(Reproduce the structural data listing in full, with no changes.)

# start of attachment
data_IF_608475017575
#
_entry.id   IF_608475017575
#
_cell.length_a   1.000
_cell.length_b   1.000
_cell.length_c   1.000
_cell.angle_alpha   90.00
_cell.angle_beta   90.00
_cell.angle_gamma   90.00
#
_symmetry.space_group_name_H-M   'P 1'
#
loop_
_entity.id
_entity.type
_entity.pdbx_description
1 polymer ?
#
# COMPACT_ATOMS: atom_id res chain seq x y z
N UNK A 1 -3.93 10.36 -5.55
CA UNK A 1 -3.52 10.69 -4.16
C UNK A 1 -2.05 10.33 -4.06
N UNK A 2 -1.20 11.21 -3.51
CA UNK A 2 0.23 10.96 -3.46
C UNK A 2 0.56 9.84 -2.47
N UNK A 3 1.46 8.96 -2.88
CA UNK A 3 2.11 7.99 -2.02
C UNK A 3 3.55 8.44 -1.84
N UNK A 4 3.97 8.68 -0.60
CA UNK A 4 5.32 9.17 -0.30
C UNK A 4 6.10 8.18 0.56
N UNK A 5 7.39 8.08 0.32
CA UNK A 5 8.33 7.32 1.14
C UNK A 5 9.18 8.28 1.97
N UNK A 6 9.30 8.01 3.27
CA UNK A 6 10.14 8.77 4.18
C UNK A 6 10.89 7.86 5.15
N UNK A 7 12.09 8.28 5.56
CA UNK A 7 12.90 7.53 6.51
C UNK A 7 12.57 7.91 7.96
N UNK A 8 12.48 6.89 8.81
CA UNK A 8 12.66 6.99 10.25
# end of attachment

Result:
data_IF_608475017575
#
_entry.id   IF_608475017575
#
_cell.length_a   1.000
_cell.length_b   1.000
_cell.length_c   1.000
_cell.angle_alpha   90.00
_cell.angle_beta   90.00
_cell.angle_gamma   90.00
#
_symmetry.space_group_name_H-M   'P 1'
#
loop_
_entity.id
_entity.type
_entity.pdbx_description
1 polymer ?
#
# COMPACT_ATOMS: atom_id res chain seq x y z
N UNK A 1 -3.93 10.36 -5.55
CA UNK A 1 -3.52 10.69 -4.16
C UNK A 1 -2.05 10.33 -4.06
N UNK A 2 -1.20 11.21 -3.51
CA UNK A 2 0.23 10.96 -3.46
C UNK A 2 0.56 9.84 -2.47
N UNK A 3 1.46 8.96 -2.88
CA UNK A 3 2.11 7.99 -2.02
C UNK A 3 3.55 8.44 -1.84
N UNK A 4 3.97 8.68 -0.60
CA UNK A 4 5.32 9.17 -0.30
C UNK A 4 6.10 8.18 0.56
N UNK A 5 7.39 8.08 0.32
CA UNK A 5 8.33 7.32 1.14
C UNK A 5 9.18 8.28 1.97
N UNK A 6 9.30 8.01 3.27
CA UNK A 6 10.14 8.77 4.18
C UNK A 6 10.89 7.86 5.15
N UNK A 7 12.09 8.28 5.56
CA UNK A 7 12.90 7.53 6.51
C UNK A 7 12.57 7.91 7.96
N UNK A 8 12.48 6.89 8.81
CA UNK A 8 12.66 6.99 10.25